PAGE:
All Students<<<<%
2014-2015
Number of Test TakersNumber of Tests TakenNumber of Tests with Qualifying ScoresPercentage of Tests Passed
All Students161616.3%
2015-2016
Number of Test TakersNumber of Tests TakenNumber of Tests with Qualifying ScoresPercentage of Tests Passed
All Students<<<<%
LEGEND< = A group below state definition for personally identifiable results
- = No data for group
* = Data not yet available

School Finance

Percentage of Expenditures

Division Expenditures

Multiple factors should be considered when comparing the level of school division expenditures for instruction and expenditures for non-instructional costs, such as administration, health services and pupil transportation. These factors include economies of scale, geographic size, and the number of students requiring special services. For example:

  • Smaller school divisions may have similar administrative and support costs as larger divisions but these non-instructional costs are spread over a smaller expenditure base.
  • Geographically large but sparsely populated school divisions may have higher per-pupil transportation costs because of travel distances and mountainous topography.
  • Divisions with large populations of at-risk or special needs students must provide support services that are required or that raise student achievement.
School Division - Percentage of Expenditures
 2013-20142014-20152015-2016
Percentage of fiscal year division
operating expenditures for instructional costs
59.459.556.3

Statewide Expenditures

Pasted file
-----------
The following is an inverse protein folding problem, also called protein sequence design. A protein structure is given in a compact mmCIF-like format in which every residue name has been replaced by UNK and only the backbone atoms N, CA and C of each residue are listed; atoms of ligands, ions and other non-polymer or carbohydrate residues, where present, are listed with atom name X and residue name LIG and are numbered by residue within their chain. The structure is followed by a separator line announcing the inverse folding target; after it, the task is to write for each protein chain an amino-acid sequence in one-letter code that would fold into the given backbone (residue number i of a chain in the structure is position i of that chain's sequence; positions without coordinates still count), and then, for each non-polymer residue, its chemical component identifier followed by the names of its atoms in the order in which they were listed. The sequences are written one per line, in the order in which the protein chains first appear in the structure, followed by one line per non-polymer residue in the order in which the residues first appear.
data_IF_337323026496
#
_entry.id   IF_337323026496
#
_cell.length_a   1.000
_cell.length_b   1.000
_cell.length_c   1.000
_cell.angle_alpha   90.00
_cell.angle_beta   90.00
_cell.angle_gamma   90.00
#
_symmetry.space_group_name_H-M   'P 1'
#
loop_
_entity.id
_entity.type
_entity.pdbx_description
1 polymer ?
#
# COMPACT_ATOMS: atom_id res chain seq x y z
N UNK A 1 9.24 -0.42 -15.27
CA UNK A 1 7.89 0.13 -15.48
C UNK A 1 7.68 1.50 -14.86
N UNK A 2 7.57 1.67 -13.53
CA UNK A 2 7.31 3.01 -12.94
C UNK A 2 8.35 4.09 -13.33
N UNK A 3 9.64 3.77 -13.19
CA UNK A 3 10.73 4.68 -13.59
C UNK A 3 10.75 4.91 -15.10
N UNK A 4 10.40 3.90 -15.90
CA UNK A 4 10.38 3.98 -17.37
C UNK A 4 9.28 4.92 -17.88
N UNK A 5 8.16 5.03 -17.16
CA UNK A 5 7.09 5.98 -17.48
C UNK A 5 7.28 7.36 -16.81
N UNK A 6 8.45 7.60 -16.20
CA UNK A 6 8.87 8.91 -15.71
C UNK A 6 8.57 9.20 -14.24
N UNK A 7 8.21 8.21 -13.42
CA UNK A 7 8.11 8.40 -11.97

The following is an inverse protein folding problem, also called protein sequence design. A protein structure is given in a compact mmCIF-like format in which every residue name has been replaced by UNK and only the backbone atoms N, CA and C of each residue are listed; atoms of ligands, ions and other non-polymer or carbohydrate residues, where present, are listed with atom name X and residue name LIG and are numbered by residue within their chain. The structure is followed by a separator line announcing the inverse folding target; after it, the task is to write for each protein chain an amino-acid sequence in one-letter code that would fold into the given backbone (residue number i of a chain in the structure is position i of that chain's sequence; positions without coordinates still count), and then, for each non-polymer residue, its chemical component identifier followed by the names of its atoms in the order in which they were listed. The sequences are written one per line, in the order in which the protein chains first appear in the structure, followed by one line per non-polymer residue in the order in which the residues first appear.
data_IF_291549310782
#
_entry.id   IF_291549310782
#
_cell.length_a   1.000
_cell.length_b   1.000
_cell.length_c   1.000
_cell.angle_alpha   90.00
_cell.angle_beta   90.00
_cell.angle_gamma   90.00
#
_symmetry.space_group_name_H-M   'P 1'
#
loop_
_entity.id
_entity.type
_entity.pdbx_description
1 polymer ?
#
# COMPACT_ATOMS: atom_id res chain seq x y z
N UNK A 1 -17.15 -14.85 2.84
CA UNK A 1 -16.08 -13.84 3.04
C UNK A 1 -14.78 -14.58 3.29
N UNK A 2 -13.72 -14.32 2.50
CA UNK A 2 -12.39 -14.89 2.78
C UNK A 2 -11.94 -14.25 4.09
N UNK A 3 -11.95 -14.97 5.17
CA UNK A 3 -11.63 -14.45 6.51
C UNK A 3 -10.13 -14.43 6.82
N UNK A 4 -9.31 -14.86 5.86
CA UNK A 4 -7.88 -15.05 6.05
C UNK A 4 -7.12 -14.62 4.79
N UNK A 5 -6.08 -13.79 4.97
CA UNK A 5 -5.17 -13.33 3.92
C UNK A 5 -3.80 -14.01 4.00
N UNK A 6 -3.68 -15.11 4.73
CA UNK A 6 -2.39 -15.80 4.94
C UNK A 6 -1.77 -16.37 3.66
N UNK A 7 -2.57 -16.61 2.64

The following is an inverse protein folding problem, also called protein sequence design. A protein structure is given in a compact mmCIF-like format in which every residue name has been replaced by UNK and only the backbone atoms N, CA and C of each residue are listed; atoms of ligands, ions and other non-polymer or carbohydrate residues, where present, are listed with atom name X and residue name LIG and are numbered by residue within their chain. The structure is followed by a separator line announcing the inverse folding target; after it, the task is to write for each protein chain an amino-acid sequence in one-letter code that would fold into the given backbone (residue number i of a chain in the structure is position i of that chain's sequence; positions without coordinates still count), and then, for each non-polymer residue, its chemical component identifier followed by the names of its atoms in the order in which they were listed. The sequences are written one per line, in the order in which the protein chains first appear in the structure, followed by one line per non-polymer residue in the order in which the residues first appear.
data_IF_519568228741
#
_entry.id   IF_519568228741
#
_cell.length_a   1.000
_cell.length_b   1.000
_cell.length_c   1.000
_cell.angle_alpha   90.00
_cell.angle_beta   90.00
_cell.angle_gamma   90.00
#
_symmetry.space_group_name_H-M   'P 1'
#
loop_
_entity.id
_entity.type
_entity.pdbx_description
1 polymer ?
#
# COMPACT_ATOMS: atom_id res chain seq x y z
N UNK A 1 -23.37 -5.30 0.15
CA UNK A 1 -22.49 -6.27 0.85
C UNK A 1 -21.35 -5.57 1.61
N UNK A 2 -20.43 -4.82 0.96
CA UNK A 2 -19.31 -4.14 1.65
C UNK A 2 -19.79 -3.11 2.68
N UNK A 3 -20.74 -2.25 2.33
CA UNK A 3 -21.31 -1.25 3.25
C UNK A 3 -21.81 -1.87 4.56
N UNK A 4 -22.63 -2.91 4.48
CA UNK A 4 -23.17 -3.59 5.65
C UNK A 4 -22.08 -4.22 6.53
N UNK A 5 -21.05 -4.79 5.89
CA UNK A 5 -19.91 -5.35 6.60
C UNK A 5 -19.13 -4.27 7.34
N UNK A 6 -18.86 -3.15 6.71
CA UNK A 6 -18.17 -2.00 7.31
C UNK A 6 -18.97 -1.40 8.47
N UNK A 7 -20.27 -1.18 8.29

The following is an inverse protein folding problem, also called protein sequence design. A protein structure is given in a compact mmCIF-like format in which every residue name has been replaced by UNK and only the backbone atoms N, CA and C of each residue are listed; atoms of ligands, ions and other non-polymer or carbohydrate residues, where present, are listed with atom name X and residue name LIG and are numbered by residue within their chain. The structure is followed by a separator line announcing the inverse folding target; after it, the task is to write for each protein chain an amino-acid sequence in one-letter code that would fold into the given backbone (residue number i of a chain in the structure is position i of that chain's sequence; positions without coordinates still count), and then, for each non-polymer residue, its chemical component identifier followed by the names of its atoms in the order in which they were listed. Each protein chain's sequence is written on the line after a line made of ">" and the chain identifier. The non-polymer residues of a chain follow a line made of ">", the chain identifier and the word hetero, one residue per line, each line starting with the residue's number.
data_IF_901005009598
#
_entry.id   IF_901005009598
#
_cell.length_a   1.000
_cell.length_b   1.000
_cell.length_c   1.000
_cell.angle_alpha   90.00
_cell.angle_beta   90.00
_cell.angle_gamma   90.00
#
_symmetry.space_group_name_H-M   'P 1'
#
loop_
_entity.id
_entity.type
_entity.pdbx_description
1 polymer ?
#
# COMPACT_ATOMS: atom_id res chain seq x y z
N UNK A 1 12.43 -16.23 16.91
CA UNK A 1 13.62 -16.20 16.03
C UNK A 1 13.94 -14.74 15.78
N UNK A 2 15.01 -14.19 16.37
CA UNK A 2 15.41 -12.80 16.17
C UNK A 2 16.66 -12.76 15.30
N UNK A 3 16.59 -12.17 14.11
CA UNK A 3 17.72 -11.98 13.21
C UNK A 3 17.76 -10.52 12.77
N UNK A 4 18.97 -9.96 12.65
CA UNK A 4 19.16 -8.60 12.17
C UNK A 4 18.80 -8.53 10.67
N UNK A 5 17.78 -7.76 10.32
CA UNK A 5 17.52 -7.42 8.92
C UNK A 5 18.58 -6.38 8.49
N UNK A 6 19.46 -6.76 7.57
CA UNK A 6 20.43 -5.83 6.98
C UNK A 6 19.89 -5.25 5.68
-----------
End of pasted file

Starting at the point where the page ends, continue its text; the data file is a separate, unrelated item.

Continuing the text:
The state Board of Education prescribes the following major classifications for expenditures of school funds: instruction; administration, attendance and health; pupil transportation; operation and maintenance; school food services and other non-instructional operations; facilities, debt and fund transfers; technology; and contingency reserves.

Instructional costs include the salaries and benefits paid to teachers, teacher aides, principals, assistant principals, librarians, and guidance counselors; expenditures for textbooks; and expenditures for students to participate in regional and virtual instructional programs.

School State - Percentage of Expenditures
 2013-20142014-20152015-2016
Percentage of fiscal year state
operating expenditures for instructional costs
66.867.166.9

Sources of Financial Support and Total Per Pupil Expenditures for Operations

Division Per-Pupil Spending

School divisions report annually on expenditures and appropriations to meet each locality’s required local effort in support of the Standards of Quality and local match requirements for incentive and lottery-funded programs. The amount by which school divisions exceed these required minimums varies based on local decisions and circumstances.

Most state support for public education is equalized to reflect each division’s capacity to support the required educational program. The Composite Index of Local Ability-to-Pay determines state and local shares of Standards of Quality costs for each division and local match requirements for incentive and lottery-funded programs. A portion of state sales tax revenues is distributed in support of public education based on school-age population estimates.

The federal government provides assistance to state and local education agencies in support of specific federal initiatives and mandates, such as instructional services for economically disadvantaged students and students with disabilities.

School Division - Per-Pupil Spending
 Local FundingStateFederal
2013-20142,425.006,582.001,899.00
2014-20152,825.006,778.001,887.00
2015-20162,663.006,884.002,522.00

Statewide Per-Pupil Spending